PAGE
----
The Beat Generation is known for its iconoclasm in pushing the genre of literature, and decades after its impetus it's also quite apparent that it suffered from a staggering lack of diversity in constituent poets, which, as writer Bill Cotter writes for Huck Magazine, comes off like a sausage fest. Yet there were some women involved with the Beat poets, though many of them were institutionalized or otherwise ostracized, some are experiencing the inkings of renown. Cotter is in partial below, in full via Huck Magazine.
Of course there were women. And not just hangers-on and molls and muses and homicides and sexualised shadows, as Ginsberg-Kerouac-Burroughs and their celebrants might have you believe. Instead they were actual people, independent, with literary muscle and verifiable floruits that have left enduring countercultural footprints.
Not women whose writings and biographies are so often cast in light of GKB – Joan Vollmer, Carolyn Cassady, Joyce Johnson – but women with their own incandescence.
In 1994, Gregory Corso, in response to a question essentially asking, ‘Where the hell are the women of the Beat Generation?’ responded thus: “There were women, they were there, I knew them, their families put them in institutions, they were given electric shock. […] There were cases, I knew them, someday someone will write about them.”
And, slowly, lesser-known Beat women are finding champions in the publishing world.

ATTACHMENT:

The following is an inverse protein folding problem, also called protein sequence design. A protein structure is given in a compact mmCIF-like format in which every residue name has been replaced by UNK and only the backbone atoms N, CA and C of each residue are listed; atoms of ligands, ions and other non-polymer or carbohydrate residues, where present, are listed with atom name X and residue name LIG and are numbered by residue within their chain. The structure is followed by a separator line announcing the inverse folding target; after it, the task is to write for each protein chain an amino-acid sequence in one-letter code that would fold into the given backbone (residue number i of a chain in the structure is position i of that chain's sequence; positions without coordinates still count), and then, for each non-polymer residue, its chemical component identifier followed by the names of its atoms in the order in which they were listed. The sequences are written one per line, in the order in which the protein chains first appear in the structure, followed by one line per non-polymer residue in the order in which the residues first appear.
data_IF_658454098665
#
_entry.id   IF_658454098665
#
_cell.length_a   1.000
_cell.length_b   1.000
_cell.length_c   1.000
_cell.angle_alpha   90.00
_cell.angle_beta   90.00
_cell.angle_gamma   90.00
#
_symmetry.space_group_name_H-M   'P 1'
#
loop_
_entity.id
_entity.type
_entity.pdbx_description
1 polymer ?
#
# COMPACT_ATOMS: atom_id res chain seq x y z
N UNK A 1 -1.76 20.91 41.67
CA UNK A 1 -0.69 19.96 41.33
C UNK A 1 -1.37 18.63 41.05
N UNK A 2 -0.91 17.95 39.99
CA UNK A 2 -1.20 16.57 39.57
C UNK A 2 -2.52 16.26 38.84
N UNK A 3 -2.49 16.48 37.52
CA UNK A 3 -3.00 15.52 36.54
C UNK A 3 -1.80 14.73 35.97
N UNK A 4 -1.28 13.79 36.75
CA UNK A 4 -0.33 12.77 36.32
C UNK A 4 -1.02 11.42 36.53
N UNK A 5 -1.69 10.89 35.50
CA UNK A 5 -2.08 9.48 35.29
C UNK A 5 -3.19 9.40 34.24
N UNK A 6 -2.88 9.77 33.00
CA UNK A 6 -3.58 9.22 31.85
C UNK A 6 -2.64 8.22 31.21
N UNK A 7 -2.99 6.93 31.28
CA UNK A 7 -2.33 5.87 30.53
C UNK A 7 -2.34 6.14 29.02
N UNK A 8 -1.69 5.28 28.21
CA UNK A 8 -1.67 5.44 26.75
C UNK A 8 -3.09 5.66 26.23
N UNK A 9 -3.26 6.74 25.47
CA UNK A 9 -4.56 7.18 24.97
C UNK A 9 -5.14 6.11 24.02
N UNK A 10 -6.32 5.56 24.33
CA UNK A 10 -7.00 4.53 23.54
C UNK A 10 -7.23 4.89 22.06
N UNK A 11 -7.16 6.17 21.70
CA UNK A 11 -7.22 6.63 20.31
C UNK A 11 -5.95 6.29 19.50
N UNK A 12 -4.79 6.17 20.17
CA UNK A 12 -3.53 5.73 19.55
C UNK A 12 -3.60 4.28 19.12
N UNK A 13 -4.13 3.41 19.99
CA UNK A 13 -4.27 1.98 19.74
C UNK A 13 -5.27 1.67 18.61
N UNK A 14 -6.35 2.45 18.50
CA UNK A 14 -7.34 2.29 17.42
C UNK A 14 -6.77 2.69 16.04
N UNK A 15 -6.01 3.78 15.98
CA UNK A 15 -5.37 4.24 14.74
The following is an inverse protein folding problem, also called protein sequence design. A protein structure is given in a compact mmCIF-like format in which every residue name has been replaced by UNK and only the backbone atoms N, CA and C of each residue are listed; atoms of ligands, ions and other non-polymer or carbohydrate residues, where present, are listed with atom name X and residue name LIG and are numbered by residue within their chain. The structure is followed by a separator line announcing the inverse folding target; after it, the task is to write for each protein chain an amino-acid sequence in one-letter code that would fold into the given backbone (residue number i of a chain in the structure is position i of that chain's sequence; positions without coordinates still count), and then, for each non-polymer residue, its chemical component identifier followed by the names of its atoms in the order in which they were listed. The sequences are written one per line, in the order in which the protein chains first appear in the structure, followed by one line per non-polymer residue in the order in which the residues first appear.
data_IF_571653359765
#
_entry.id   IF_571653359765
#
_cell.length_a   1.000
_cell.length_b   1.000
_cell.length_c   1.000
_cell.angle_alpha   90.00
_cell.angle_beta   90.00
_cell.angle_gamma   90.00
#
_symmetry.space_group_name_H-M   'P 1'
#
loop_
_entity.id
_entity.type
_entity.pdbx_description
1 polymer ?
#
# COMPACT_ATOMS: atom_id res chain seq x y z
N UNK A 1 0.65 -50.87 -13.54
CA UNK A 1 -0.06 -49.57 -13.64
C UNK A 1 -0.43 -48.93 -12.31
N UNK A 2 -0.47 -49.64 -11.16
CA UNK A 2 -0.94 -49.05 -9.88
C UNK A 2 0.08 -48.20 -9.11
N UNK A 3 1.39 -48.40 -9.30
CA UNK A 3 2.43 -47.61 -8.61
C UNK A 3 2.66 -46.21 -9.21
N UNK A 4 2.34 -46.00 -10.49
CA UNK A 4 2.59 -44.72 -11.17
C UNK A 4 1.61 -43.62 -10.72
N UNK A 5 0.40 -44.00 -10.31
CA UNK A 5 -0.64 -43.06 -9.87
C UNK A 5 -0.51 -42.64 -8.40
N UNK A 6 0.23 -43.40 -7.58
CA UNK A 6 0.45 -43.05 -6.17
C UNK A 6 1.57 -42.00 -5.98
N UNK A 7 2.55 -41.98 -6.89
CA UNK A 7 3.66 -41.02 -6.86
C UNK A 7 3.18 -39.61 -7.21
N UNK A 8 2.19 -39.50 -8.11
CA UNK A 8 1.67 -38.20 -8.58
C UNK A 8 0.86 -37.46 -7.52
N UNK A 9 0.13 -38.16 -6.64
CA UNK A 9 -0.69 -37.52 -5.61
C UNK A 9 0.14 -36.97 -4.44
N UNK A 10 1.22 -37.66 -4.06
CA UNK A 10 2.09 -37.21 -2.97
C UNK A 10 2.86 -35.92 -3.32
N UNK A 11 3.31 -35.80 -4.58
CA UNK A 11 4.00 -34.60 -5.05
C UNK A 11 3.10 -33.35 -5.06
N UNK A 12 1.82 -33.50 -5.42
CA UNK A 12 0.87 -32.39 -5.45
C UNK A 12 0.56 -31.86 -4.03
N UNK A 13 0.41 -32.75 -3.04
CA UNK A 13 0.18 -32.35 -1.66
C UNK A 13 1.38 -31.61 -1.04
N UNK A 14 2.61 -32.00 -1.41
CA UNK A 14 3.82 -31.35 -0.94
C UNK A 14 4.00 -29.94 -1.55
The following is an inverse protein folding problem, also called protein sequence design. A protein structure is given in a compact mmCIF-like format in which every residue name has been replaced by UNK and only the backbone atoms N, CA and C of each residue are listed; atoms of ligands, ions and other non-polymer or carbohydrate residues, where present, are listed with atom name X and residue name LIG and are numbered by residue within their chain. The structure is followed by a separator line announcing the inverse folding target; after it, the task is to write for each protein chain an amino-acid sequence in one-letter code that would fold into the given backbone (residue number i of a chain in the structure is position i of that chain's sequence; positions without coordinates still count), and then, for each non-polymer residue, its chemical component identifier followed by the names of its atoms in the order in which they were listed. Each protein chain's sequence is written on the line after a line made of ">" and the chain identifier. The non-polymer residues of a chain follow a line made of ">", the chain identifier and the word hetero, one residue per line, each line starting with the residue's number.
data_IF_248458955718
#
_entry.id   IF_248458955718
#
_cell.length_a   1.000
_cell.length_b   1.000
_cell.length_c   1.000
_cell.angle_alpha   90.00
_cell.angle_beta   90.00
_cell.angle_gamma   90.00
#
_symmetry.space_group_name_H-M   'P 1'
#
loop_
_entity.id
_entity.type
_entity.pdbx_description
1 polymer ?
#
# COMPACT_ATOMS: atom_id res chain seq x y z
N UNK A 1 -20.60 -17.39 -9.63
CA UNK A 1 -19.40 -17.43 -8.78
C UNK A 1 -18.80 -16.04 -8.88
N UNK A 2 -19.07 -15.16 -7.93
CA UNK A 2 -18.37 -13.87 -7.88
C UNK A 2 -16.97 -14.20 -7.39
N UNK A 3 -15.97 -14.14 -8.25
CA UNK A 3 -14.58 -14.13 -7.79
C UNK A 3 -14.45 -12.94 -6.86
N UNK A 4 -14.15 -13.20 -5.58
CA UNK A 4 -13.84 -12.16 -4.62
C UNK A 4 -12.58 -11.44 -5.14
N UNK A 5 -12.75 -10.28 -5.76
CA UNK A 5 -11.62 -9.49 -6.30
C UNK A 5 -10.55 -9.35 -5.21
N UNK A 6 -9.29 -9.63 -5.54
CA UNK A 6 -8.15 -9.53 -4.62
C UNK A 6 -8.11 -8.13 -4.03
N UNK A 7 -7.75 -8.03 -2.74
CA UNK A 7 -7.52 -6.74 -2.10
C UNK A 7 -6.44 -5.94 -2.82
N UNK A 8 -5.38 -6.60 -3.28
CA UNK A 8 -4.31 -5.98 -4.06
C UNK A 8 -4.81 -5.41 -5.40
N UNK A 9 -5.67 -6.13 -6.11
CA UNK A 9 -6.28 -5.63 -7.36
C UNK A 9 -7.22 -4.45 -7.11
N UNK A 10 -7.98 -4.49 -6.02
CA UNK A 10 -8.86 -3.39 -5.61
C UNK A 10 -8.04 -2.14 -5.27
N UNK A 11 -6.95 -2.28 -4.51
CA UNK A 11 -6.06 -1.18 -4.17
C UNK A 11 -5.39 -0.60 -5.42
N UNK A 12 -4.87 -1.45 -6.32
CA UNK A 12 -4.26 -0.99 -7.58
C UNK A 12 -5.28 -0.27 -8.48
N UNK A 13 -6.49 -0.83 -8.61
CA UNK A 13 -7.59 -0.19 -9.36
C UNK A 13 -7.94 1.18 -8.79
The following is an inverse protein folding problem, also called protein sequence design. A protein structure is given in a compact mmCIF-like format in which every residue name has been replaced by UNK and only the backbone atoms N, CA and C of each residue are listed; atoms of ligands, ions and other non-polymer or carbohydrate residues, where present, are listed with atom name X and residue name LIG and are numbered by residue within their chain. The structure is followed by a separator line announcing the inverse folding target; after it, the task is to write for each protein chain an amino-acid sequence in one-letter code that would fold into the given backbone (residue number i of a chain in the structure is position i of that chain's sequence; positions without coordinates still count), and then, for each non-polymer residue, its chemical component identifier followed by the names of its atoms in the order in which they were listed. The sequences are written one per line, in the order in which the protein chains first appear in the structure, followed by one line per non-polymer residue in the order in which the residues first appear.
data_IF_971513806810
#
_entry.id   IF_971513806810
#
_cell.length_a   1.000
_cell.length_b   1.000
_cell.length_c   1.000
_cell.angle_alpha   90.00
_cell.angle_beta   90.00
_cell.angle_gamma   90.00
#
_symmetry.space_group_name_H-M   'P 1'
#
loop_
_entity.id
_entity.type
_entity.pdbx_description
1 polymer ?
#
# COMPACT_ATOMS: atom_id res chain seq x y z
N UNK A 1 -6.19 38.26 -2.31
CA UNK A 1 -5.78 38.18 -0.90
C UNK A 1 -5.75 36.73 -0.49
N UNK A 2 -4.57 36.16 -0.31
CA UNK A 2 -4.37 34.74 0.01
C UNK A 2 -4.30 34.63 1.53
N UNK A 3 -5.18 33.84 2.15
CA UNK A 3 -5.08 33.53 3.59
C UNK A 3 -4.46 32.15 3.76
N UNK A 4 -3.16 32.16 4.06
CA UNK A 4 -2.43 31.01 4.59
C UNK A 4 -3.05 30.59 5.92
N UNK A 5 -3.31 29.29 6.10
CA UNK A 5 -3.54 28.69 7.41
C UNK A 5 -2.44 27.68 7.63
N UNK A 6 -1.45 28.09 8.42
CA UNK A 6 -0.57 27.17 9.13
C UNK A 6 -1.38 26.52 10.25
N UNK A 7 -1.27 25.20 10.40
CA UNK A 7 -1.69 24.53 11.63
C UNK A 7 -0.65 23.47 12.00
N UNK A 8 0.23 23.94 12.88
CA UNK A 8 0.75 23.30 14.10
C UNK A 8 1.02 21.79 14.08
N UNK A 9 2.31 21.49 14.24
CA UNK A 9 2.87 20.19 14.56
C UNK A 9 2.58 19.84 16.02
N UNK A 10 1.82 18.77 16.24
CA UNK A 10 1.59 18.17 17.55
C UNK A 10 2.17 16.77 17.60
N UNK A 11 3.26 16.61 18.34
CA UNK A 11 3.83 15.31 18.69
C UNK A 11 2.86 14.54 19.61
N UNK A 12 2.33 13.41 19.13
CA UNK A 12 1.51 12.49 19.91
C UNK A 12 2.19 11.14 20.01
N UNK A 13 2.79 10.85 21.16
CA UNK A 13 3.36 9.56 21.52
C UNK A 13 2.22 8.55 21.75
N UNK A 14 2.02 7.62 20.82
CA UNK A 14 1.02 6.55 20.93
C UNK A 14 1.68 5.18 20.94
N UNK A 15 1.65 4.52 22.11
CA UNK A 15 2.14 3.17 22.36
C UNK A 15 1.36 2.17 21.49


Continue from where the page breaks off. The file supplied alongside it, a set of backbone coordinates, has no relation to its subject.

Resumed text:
Boise State University’s literary publishing arm, the Ahsahta Press, have issued the poems of one of the generation’s most enigmatic, important and tragic figures, and about whom Corso could easily have been speaking: Elise Cowen.
Born in 1933 and gone by ’62, Cowen’s rhetoric and actions were eminently interlinked with the generation that produced her.
She rebelled her upstanding and better-to-do parents’ plans for her to become a pattern-card of normalcy; she wrote exacting and beautifully bitter poems; she seduced her college philosophy professor; she was afflicted with trench mouth; she listened to Woody Guthrie on acetate 78s; she was a genuine paranoiac; she wore combat boots and toreador pants; she felt a deep propinquity with Ginsberg because they had both spent time in psychiatric hospitals; she once asserted that what this country needs is a lot of good cheap heroin; she believed her cat was insane; she believed that the only morally acceptable way to acquire a book was to steal it.
*Image: Michael McClure (left) with his Beat Generation contemporaries, Bob Dylan (center) and Allen Ginsberg (right) via Las Vegas Weekly